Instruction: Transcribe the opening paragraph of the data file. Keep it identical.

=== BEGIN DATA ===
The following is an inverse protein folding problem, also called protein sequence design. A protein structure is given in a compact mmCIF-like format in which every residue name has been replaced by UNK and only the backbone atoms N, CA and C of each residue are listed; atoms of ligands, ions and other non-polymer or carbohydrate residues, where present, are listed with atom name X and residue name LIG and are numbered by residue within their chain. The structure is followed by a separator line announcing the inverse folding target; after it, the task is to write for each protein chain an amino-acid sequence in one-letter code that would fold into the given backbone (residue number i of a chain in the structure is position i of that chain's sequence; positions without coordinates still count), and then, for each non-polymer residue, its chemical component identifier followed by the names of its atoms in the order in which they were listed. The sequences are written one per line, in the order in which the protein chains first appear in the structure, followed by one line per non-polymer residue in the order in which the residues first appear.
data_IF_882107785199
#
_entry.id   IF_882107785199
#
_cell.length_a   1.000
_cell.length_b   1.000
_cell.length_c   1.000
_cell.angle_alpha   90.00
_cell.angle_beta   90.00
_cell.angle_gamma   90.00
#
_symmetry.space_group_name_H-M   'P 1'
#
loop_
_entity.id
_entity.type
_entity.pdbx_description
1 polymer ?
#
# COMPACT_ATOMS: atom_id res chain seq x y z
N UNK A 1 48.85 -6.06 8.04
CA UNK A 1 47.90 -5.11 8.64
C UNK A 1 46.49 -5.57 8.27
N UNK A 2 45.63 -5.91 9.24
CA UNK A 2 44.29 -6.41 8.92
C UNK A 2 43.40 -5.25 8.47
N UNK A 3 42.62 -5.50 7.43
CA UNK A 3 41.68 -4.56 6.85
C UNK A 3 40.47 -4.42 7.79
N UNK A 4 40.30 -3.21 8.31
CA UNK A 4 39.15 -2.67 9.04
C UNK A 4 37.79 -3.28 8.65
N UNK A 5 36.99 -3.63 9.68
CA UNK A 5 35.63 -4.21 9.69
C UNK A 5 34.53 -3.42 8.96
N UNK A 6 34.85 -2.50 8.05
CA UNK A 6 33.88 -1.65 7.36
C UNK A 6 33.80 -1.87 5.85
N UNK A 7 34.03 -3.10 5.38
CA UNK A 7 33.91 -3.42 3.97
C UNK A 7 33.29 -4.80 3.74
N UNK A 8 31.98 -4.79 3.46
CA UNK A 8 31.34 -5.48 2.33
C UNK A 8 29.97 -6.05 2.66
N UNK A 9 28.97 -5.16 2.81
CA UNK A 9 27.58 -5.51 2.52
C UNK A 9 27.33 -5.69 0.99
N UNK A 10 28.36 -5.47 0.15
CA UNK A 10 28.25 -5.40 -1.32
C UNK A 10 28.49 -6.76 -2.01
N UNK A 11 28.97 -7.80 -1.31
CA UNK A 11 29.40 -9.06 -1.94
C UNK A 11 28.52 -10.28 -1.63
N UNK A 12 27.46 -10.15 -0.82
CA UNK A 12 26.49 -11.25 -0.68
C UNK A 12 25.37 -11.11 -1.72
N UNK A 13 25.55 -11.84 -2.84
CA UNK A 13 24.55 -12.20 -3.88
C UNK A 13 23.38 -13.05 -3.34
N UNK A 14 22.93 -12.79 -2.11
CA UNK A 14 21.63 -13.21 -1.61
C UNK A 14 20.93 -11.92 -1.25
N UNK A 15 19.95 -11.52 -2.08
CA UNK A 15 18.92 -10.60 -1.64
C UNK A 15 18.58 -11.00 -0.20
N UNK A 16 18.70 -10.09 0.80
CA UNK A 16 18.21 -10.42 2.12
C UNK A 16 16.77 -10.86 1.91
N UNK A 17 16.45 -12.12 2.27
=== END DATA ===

The following is an inverse protein folding problem, also called protein sequence design. A protein structure is given in a compact mmCIF-like format in which every residue name has been replaced by UNK and only the backbone atoms N, CA and C of each residue are listed; atoms of ligands, ions and other non-polymer or carbohydrate residues, where present, are listed with atom name X and residue name LIG and are numbered by residue within their chain. The structure is followed by a separator line announcing the inverse folding target; after it, the task is to write for each protein chain an amino-acid sequence in one-letter code that would fold into the given backbone (residue number i of a chain in the structure is position i of that chain's sequence; positions without coordinates still count), and then, for each non-polymer residue, its chemical component identifier followed by the names of its atoms in the order in which they were listed. The sequences are written one per line, in the order in which the protein chains first appear in the structure, followed by one line per non-polymer residue in the order in which the residues first appear.